The World-Wide-Web, with its graphical interface and the ability to integrate different media and hyperlinks is the main responsible for this growth. Finding useful information through navigation in such a large information space has proved to be difficult (Cheong 1996). Several tools have been developed in the last couple of years to assist the search of information in WWW. These tools are often referred to as Spiders, since they build indices of information available in WWW while traversing this Web of information. The term Internet Agents is also used to refer to these information retrieval services.
Recent research has highlighted the benefits of completeness as a retrieval criterion in recommender systems. In complete retrieval, any subset of the constraints in a given query that can be satisfied must be satisfied by at least one of the retrieved products. Minimal completeness (i.e., always retrieving the smallest set of products needed for completeness) is also beginning to attract research interest as a way to minimize cognitive load in the approach. Other important features of a retrieval algorithm’s behavior include the diversity of the retrieved products and the order in which they are presented to the user. In this paper, we present a new algorithm for minimally complete retrieval (MCR) in which the ranking of retrieved products is primarily based on the number of constraints that they satisfy, but other measures such as similarity or utility can also be used to inform the retrieval process. We also present theoretical and empirical results that demonstrate our algorithm’s ability to minimize cognitive load while ensuring the completeness and diversity of the retrieved products.
This paper explores the task of interactive image retrieval using natural language queries, where a user progressively provides input queries to refine a set of retrieval results. Moreover, our work explores this problem in the context of complex image scenes containing multiple objects. We propose Drill-down, an effective framework for encoding multiple queries with an efficient compact state representation that significantly extends current methods for single-round image retrieval. We show that using multiple rounds of natural language queries as input can be surprisingly effective to find arbitrarily specific images of complex scenes. Furthermore, we find that existing image datasets with textual captions can provide a surprisingly effective form of weak supervision for this task.
We present an algorithm for video retrieval that fuses the decisions of multiple retrieval agents in both text and image modalities. While the normalization and combination of evidence is novel, this paper emphasizes the successful use of negative pseudo-relevance feedback to improve image retrieval performance. While the results are still far from perrfect, pseudo-relevance feedback shows great promise for multimedia retrieval in very noisy data. The Informedia Digital Video Library Project Video is a rich source of information, with aspects of content available both visually and acoustically. The Informedia Digital Video Library project focuses specifically on information extraction from video and audio content.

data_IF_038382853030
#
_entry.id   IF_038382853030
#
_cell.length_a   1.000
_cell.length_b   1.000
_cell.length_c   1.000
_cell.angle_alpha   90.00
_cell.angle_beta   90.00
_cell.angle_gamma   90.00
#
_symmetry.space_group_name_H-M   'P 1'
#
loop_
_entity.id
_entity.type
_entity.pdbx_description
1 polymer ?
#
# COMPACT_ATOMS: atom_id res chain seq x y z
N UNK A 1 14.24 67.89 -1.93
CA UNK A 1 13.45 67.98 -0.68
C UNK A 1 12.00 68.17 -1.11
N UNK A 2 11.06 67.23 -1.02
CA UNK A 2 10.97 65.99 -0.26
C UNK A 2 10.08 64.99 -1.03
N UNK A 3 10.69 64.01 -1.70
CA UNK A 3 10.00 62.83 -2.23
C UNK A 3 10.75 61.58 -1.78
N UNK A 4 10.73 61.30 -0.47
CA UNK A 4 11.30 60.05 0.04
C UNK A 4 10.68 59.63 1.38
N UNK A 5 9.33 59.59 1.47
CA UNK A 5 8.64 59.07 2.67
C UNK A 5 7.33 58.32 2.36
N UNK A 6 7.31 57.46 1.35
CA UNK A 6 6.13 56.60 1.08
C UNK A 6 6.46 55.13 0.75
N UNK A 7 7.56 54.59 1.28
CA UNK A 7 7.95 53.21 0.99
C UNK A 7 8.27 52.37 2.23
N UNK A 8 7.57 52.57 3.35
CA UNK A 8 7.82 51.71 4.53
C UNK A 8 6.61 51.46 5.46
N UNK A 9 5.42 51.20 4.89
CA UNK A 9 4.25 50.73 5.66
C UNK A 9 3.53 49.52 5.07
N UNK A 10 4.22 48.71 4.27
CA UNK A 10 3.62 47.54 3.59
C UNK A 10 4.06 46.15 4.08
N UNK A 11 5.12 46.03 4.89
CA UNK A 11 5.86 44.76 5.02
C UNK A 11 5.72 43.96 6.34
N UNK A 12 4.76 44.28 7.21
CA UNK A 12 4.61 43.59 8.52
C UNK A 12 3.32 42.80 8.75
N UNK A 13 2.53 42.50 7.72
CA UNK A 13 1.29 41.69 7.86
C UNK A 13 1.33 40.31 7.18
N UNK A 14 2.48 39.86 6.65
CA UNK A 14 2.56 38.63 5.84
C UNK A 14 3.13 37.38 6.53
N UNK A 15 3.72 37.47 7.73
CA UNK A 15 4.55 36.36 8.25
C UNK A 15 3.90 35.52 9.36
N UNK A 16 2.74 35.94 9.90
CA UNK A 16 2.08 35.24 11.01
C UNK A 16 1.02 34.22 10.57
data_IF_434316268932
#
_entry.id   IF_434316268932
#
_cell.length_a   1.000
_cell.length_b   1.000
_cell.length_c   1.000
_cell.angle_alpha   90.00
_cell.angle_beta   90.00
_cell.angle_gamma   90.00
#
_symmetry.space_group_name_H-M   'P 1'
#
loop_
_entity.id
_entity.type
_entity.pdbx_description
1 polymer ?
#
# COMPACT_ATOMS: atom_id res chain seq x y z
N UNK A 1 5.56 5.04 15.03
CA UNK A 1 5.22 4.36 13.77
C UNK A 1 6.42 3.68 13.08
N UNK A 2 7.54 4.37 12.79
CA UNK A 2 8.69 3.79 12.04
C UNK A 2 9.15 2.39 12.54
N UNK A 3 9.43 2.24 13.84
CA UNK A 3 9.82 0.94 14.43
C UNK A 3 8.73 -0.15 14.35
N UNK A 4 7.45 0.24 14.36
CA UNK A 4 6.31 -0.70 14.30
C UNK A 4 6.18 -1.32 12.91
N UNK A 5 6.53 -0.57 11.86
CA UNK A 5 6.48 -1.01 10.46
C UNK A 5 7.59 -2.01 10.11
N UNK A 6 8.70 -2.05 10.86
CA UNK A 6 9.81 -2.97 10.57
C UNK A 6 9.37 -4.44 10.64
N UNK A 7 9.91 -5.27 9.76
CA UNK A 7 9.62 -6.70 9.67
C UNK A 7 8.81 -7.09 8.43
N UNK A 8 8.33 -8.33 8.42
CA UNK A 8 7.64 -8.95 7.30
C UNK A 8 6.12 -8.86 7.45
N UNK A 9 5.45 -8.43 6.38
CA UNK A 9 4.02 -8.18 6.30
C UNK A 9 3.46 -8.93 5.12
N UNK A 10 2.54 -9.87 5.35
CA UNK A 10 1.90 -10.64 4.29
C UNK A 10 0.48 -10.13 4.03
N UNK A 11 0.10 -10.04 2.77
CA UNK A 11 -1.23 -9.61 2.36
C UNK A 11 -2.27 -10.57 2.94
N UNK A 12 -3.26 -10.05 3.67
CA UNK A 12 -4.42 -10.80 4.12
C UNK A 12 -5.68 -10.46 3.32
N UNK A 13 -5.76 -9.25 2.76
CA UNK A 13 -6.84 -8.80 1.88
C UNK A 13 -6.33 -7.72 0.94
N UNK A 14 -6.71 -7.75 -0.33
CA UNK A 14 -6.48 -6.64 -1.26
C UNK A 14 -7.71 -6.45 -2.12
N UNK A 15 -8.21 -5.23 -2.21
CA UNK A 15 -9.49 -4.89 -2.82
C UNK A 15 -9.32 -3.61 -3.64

In recent years, research interest in object retrieval has shifted from 2D towards 3D data. Despite many well-designed approaches, we point out that limitations still exist and there is tremendous room for improvement, including the heavy reliance on hand-crafted features, the separated optimization of feature extraction and object retrieval, and the lack of sufficient training samples. In this work, we address the above limitations for 3D object retrieval by developing a novel end-to-end solution named Group Pair Convolutional Neural Network (GPCNN). It can jointly learn the visual features from multiple views of a 3D model and optimize towards the object retrieval task. To tackle the insufficient training data issue, we innovatively employ a pair-wise learning scheme, which learns model parameters from the similarity of each sample pair, rather than the traditional way of learning from sparse label–sample matching. Extensive experiments on three public benchmarks show that our GPCNN solution significantly outperforms the state-of-the-art methods with 3% to 42% improvement in retrieval accuracy.